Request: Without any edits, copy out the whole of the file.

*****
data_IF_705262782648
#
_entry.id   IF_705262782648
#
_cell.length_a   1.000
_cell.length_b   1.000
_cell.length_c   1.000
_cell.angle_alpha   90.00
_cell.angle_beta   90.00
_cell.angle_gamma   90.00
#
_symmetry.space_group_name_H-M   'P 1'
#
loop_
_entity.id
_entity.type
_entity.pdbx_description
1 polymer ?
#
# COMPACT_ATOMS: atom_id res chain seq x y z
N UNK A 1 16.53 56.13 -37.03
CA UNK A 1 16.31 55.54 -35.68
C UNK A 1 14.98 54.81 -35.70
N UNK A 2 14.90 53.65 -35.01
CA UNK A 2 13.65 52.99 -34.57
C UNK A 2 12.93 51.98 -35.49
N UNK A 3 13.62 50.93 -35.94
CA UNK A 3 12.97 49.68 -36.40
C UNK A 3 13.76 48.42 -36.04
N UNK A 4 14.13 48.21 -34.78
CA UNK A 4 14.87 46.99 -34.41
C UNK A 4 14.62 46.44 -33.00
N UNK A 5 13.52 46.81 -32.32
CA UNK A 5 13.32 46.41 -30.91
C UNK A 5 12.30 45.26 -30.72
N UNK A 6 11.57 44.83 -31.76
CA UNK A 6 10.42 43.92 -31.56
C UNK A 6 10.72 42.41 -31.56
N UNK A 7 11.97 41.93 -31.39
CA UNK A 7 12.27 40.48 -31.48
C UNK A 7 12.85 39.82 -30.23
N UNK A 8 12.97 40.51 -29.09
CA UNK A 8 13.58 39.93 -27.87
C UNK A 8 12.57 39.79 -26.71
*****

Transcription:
data_IF_705262782648
#
_entry.id   IF_705262782648
#
_cell.length_a   1.000
_cell.length_b   1.000
_cell.length_c   1.000
_cell.angle_alpha   90.00
_cell.angle_beta   90.00
_cell.angle_gamma   90.00
#
_symmetry.space_group_name_H-M   'P 1'
#
loop_
_entity.id
_entity.type
_entity.pdbx_description
1 polymer ?
#
# COMPACT_ATOMS: atom_id res chain seq x y z
N UNK A 1 16.53 56.13 -37.03
CA UNK A 1 16.31 55.54 -35.68
C UNK A 1 14.98 54.81 -35.70
N UNK A 2 14.90 53.65 -35.01
CA UNK A 2 13.65 52.99 -34.57
C UNK A 2 12.93 51.98 -35.49
N UNK A 3 13.62 50.93 -35.94
CA UNK A 3 12.97 49.68 -36.40
C UNK A 3 13.76 48.42 -36.04
N UNK A 4 14.13 48.21 -34.78
CA UNK A 4 14.87 46.99 -34.41
C UNK A 4 14.62 46.44 -33.00
N UNK A 5 13.52 46.81 -32.32
CA UNK A 5 13.32 46.41 -30.91
C UNK A 5 12.30 45.26 -30.72
N UNK A 6 11.57 44.83 -31.76
CA UNK A 6 10.42 43.92 -31.56
C UNK A 6 10.72 42.41 -31.56
N UNK A 7 11.97 41.93 -31.39
CA UNK A 7 12.27 40.48 -31.48
C UNK A 7 12.85 39.82 -30.23
N UNK A 8 12.97 40.51 -29.09
CA UNK A 8 13.58 39.93 -27.87
C UNK A 8 12.57 39.79 -26.71